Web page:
The jury found that Evans, in proceeding in the manner ascribed to him, acted in negligent disregard of the following provisions of Section 1012 of The Vehicle Code, Act of May 1, 1929, P. L. 905, as amended by the Act of June 27, 1939, P. L. 1135, 75 PS 571:

"(a) The driver of any vehicle upon a highway, before starting, stopping or turning from a direct line, shall first see that such movement can be made in safety . . . and whenever the operation of any other vehicle approaching or following may be affected by such movement, shall give a signal, as required in this section, plainly visible to the driver of such other vehicle of the intention to make such movement.

"(b) The signal herein required shall be given by means of the hand and arm, in the manner herein specified . . ."

The jury also found that Evans' conduct was a proximate cause of the accident.

As the court below pointed out, this case is controlled by the decision in Smith v. Yellow Cab Company, 285 Pa. 229, 132 A. 124. In that case, defendant's chauffeur was operating a taxicab southward near the center of Broad Street, Philadelphia, Pa. Slightly to the rear of the cab, on its right side, a car was being driven by one O'Neill. The cab driver, receiving a signal from a potential passenger, turned abruptly, and without notice, to the right across Wallace Street, at an angle in front of O'Neill thereby forcing the latter to avoid collision, to quickly deflect his car to the right. In so doing, he struck plaintiff who was crossing the street. This Court in affirming plaintiff's judgment said:

"Conceding the cab driver had a right to proceed from the middle of the street, at an angle toward the right-hand curb, it was his duty, in doing so, to exercise such caution as traffic conditions demanded and signal other vehicles notice of his intention to change his course, or bring his car to a standstill if necessary, until afforded a free passage. . . . Although, it is true, there is evidence that defendant's driver, held out his hand as a warning signal of his intention to turn, this was denied, and, as the verdict indicates the denial was accepted by the jury."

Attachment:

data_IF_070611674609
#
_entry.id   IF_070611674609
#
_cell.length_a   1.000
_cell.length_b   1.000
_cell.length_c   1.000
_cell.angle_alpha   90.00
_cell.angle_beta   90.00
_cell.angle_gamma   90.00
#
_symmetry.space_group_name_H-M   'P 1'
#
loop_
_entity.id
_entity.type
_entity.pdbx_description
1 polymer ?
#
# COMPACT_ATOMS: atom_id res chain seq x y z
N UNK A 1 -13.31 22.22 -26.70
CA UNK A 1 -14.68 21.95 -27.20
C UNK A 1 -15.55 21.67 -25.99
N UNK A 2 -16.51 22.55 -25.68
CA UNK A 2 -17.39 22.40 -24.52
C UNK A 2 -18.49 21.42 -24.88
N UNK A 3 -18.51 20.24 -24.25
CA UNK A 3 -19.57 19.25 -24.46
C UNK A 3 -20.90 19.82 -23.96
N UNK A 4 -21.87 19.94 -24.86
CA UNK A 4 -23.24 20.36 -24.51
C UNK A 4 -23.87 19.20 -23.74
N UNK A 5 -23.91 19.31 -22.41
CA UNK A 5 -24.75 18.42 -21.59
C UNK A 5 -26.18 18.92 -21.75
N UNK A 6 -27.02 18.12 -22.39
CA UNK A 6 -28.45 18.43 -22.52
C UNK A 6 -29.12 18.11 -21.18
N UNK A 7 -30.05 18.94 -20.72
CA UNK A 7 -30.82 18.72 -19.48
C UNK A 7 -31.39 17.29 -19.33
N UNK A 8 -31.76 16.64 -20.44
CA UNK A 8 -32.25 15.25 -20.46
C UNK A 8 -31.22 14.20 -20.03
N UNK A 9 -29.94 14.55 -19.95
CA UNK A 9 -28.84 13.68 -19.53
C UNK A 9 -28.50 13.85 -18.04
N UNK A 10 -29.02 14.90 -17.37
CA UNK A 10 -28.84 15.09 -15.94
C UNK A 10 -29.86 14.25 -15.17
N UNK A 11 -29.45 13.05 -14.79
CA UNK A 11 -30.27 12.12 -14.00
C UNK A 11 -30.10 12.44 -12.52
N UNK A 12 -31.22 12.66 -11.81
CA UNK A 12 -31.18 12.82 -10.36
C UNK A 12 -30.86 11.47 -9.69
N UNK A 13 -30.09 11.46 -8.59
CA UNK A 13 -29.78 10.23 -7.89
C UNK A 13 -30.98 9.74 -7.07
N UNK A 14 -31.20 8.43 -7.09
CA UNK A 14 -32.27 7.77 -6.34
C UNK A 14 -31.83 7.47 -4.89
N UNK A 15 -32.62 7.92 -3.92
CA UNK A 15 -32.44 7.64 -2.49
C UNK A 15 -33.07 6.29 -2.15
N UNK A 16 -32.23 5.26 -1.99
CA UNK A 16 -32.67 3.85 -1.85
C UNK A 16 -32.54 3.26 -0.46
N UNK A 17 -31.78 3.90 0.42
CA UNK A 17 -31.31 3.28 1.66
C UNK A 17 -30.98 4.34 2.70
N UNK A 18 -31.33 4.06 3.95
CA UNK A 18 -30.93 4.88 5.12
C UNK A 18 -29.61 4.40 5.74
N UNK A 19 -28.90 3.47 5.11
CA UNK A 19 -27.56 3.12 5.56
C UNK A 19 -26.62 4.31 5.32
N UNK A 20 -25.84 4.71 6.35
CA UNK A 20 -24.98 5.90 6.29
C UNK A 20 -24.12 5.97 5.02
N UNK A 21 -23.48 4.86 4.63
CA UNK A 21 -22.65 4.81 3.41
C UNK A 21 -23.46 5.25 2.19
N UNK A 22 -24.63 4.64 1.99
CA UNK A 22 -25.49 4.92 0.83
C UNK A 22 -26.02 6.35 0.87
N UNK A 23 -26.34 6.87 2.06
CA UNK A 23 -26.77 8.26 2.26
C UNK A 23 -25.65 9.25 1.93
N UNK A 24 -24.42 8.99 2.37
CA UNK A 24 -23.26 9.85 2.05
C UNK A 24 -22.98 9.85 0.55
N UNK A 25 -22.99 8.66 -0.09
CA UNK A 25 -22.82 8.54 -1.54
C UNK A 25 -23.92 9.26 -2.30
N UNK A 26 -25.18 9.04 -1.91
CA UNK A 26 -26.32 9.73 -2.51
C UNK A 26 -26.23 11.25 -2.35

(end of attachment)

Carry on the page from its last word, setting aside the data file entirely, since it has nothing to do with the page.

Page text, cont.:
We added: "It was his [taxicab driver's] duty to foresee that a sudden change of the course of his cab to the right would compel the car, on his right to likewise make a quick turn, and, if the warning notice was insufficient, a collision would unquestionably occur, or to anticipate that the natural and probable consequences of a sudden turn would necessitate a deflection of the machine on his right to avoid collision, with consequent danger to pedestrians in the proper use of the sidewalk or crossing. [Citing cases] If the cab driver was negligent, whether O'Neill, the driver of the car which struck plaintiff, was also negligent, is immaterial. It is no answer by one who is guilty of negligence to say that the joint negligence of another person combined to produce the injury complained of. The rule is that one who suffers injury from the joint negligence of two or more persons has a right of action against them either jointly or severally: Smith v. Transit Co., 282 Pa. 511, 516, and cases there cited."

The above decision rules this case.

The judgment is affirmed.

Summaries of

Davenport v. Evans

Supreme Court of Pennsylvania
Jul 6, 1948
60 A.2d 30 (Pa. 1948)
Case details for

Davenport v. Evans

Case Details

Full title:Davenport et al. v. Evans, Appellant, et al

Court:Supreme Court of Pennsylvania

Date published: Jul 6, 1948


60 A.2d 30 (Pa. 1948)
60 A.2d 30